On this particular night, I was pregnant with our first baby. These Friday date nights had already changed a bit - our indulgences went from a beer with dinner to dessert afterwards, and our conversations went from what to do that weekend to what we'd name our new little guy.
As we chatted over fries, I talked about how much I loved the thought of our son being half me and half Matt. It was such a cool idea to think that a person would exist because of us, and he'd carry our qualities in his DNA. As we mentioned the things we'd hope he'd inherit, Matt said that he hoped he'd get my creativity. Of all the conversations like these leading up to the day we became parents, I remember that one the most clearly, and with the most fondness. I was elated by the idea that I had something unique to offer our baby - we each have our smarts in different areas, possess different yet useful social ideas, and have a few desirable physical qualities apiece - but creativity? That certainly was all mine to offer. And it had never occurred to me before he said so.
Until that point, I never realized how much evidence of my creativity there was in our lives. Sure, I spent Saturdays scrapbooking, I painted rooms bright colors, I sewed the occasional quilt and fixed any buttons that popped off Matts dress shirts - but I didn't realize he was noticing everything. In fact, I didn't think I was even really showing it.
It snuck out from time to time. I DIY-ed a lot of things under the guise of saving money. I made our own (colorful, non-traditional) wedding invitations. I made our reception escort cards out of colorful flower-shaped suckers. But I ended up embarrassed by those things later. I imagined people thinking of me as childish, lame, the opposite of classy. So by this impending-motherhood time in my life, I faked it. I tamed my decor choices and acted like a grown up. I tried dressing like an adult for work (even though I didn't really have to.) I did things in ways that I knew people wouldn't notice.
Safe, middle of the road, standard, nothing special.
Matt still knew my creativity was there - shown safely in my occasional hobby, fueling all of my dreams and ideas. And he hoped our son inherited it. But would our son even see it?
Within the following years, I did start showing it again. I don't know what changed for me - at least in owning up to my creativity around the house. Maybe it was getting my own craft room. Maybe it was using kids as an excuse to get crafty, or having the time to harness what makes my heart beat. The longer I've been a stay at home mom, and the longer we've lived in this house, my creativity spreads further. My decor is all handmade, thrifted, gifted, or looks handmade or thrifted. My craft supplies are a part of our everyday life - spread across our dining room, in storage bins in almost every room of the house. My sons ABSOLUTELY see my creativity now, and score - Luke has inherited at least some of it. Just the other day he coated my kitchen floor in glitter. If my head wasn't hurting from having (presumably) the flu a few days prior, I wouldn't have even cared. He crafts messy and out loud, with no apologies. I hope he never loses it.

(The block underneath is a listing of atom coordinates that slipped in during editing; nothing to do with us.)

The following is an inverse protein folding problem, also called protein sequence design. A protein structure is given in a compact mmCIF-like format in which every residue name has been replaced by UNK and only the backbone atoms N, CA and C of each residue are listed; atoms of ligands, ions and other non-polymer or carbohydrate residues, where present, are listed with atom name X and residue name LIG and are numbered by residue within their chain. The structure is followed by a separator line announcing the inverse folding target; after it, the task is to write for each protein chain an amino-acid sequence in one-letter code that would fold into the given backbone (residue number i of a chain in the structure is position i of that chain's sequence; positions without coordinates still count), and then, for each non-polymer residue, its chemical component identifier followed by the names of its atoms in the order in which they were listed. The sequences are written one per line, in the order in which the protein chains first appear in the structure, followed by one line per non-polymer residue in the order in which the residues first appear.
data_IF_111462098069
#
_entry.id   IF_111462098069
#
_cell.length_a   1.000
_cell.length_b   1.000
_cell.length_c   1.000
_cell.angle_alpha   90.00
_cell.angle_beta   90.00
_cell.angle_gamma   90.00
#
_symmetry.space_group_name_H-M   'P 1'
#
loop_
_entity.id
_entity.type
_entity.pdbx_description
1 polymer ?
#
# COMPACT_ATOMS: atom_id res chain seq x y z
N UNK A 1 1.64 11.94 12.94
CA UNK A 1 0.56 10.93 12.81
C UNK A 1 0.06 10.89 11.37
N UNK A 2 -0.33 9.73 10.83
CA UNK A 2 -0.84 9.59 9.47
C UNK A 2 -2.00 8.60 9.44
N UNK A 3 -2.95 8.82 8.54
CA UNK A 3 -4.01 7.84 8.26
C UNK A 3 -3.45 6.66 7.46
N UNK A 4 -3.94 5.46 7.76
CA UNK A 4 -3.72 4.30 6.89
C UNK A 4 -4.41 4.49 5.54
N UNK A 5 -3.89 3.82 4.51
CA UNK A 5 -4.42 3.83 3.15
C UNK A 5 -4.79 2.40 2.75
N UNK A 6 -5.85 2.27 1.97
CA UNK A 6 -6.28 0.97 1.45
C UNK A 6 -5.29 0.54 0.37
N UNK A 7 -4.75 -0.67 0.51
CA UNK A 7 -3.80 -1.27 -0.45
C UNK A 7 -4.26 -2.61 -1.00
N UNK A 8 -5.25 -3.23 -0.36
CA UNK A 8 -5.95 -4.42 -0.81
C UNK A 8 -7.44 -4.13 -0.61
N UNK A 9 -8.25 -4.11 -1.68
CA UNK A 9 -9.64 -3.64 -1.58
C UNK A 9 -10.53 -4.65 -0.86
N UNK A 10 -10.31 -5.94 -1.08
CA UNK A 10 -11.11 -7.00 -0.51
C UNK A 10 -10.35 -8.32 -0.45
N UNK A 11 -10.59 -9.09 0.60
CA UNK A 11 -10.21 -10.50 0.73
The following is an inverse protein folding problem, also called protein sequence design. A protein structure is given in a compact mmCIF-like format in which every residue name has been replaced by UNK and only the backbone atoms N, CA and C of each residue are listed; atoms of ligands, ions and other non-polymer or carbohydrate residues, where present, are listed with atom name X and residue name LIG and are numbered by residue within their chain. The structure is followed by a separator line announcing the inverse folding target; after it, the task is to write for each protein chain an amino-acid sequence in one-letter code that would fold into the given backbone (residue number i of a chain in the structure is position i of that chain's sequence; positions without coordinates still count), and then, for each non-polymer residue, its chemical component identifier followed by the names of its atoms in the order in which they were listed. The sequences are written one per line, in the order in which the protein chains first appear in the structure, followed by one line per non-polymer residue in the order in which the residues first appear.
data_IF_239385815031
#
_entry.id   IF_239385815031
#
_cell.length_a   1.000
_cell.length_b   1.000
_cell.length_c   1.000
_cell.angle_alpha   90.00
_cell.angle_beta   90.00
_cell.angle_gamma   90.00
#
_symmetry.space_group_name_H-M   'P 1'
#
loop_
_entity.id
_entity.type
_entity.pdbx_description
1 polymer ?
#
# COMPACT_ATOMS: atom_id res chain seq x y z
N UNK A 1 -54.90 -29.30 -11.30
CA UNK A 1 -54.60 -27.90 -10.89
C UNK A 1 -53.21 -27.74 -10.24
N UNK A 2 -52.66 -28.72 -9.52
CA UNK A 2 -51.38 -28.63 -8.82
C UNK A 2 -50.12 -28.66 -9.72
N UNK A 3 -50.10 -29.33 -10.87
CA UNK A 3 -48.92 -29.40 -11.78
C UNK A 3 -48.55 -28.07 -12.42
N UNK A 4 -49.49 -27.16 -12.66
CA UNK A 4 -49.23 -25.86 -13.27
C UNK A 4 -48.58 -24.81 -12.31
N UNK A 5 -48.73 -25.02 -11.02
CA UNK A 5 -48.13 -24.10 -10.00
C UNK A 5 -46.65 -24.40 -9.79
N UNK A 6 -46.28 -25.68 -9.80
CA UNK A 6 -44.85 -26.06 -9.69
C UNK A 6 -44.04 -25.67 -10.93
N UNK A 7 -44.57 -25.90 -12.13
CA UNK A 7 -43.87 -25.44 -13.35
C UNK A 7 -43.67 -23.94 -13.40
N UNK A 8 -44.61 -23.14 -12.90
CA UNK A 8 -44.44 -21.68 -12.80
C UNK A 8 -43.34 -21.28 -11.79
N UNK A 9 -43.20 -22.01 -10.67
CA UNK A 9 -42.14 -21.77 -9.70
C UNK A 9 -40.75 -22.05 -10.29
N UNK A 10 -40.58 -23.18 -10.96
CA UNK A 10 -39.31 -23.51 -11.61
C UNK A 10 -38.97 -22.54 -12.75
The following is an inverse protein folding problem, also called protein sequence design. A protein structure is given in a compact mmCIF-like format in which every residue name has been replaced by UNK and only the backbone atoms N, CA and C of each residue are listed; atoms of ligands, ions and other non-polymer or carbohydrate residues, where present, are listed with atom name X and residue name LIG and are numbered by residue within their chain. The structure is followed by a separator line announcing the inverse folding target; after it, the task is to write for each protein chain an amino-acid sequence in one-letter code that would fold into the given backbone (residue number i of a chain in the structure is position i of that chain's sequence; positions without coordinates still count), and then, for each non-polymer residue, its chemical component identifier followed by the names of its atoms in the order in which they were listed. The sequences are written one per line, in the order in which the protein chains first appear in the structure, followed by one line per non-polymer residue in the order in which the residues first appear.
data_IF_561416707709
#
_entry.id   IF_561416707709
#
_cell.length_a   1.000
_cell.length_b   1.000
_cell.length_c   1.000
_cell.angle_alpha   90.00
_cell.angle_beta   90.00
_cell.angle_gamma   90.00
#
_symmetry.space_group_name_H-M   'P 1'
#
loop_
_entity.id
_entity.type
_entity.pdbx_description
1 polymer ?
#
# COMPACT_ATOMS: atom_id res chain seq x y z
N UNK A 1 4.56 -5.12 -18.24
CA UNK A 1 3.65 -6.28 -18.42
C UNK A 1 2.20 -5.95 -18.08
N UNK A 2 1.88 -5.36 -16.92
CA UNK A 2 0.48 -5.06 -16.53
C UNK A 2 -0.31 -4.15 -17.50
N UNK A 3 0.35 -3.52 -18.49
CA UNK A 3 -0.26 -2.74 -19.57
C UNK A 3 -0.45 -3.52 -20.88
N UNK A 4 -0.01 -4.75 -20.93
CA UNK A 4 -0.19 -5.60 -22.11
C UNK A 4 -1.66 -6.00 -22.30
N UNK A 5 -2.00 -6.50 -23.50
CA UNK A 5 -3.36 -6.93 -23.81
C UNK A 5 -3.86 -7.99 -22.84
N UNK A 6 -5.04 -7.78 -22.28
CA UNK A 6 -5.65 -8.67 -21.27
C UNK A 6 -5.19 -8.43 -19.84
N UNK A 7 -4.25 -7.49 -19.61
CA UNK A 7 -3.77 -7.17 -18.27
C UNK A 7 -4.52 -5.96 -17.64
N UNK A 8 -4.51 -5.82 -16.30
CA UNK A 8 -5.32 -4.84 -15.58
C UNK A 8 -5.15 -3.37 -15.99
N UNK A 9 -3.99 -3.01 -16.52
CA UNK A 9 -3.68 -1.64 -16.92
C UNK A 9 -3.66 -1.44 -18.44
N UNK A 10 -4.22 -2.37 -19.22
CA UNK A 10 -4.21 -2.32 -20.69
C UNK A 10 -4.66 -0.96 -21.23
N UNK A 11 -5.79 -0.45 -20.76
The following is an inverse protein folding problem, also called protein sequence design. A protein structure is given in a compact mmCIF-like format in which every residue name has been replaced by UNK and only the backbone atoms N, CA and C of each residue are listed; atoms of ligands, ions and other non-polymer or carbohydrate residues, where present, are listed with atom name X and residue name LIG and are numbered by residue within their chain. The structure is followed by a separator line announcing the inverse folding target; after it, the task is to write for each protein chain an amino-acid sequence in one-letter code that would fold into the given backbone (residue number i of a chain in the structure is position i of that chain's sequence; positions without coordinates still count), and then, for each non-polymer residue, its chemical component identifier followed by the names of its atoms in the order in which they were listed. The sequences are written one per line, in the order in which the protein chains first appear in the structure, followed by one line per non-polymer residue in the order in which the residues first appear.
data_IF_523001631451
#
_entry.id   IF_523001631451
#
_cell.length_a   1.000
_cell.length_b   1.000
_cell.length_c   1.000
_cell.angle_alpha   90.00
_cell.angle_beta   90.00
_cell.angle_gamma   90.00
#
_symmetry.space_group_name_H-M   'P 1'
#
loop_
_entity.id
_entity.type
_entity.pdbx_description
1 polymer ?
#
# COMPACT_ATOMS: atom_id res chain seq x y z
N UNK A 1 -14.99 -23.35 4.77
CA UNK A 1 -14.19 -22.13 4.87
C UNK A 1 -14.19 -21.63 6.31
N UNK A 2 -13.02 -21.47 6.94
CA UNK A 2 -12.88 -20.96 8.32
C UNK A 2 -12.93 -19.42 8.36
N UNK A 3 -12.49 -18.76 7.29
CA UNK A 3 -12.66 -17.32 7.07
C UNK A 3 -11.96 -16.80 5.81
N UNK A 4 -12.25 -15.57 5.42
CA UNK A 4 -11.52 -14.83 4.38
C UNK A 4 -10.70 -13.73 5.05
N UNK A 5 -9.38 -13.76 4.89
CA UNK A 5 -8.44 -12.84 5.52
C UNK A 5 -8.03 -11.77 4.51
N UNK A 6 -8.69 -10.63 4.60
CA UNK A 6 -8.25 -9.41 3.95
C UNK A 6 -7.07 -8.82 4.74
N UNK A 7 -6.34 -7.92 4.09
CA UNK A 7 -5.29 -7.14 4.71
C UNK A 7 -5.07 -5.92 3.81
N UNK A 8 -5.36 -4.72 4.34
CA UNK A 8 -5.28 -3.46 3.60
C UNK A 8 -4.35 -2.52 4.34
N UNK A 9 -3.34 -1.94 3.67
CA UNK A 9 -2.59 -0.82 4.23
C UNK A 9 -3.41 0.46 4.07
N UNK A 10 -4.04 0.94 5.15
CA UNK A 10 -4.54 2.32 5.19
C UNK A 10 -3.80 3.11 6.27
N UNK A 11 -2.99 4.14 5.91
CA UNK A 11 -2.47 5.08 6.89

If I only ever had to socialize with my immediate family and close friends, I would say the door is closed on this particular train of thought. Insecurity is rearing its ugly head again, though. As Luke enters elementary school and play dates are happening, I'm realizing that his peers are not in homes like ours. It's not a surprise to think that they have more money - that was a given when we moved here. It's more that they have that "grown up" style - brand name furniture in new-build homes with cathedral ceilings and maids to keep every corner pristine. We are not only far from that idea, but everything being so handcrafted in here feels....playful. Oddly teetering between young and granny style. Instead of taking pride in the fact that my hands and heart are a part of everything on display in our home, I feel like hiding - making excuses, pretending to want better.
Adults - real, grown up adults with style and money - they don't want their house to scream arts and crafts. Right?
The other day, when I was cleaning up I thought - should I ask Matt if my creative take on everything is ridiculous? I wonder if he wishes I wasn't like this. Would he prefer the neutral color pallet everyone else lives with? Matchy furniture? Does he wish my dream for our home was more grown up? High class? New? Simpler? Does he hate what I do in our home? I know he has always appreciated my creative side - but does it bother him that it's worked into all parts of our lives?
A thought or two later, I told myself to stop and just own it. You're colorful, quirky, crafty girl. That's who you are. People might not want that in their own lives, but that doesn't mean they can't appreciate it in yours. And what's so bad about appearing youthful, playful - like you don't take life too seriously?
And I'm trying. I can't help but feel self conscious sometimes, but I try to take comfort in knowing that my kids feel comfortable here. They are free to explore and create. We are close together in our space, and there is a whole lot of love here. When I look around and see yellow, paper garlands, crocheted throws, framed photos taken by me, aqua, pictures of our garden washi taped to the walls, drawings and paintings my kids made and displayed themselves, pink all over my kitchen - I feel happy. I feel bright, energetic, and smiley.
So shouldn't I stop caring? I've checked all the "things that matter" boxes. So why do I still worry about showing my creative side? Why do I try to hide it? Why am I sometimes ashamed?
Haven't I already dealt with this?!
I need constant reminders, apparently. That ugly, insecure voice in my head gets louder and louder until I take a minute to make it go away. Just in case you are as anxious, neurotic, and insecure as I am - here's your reminder.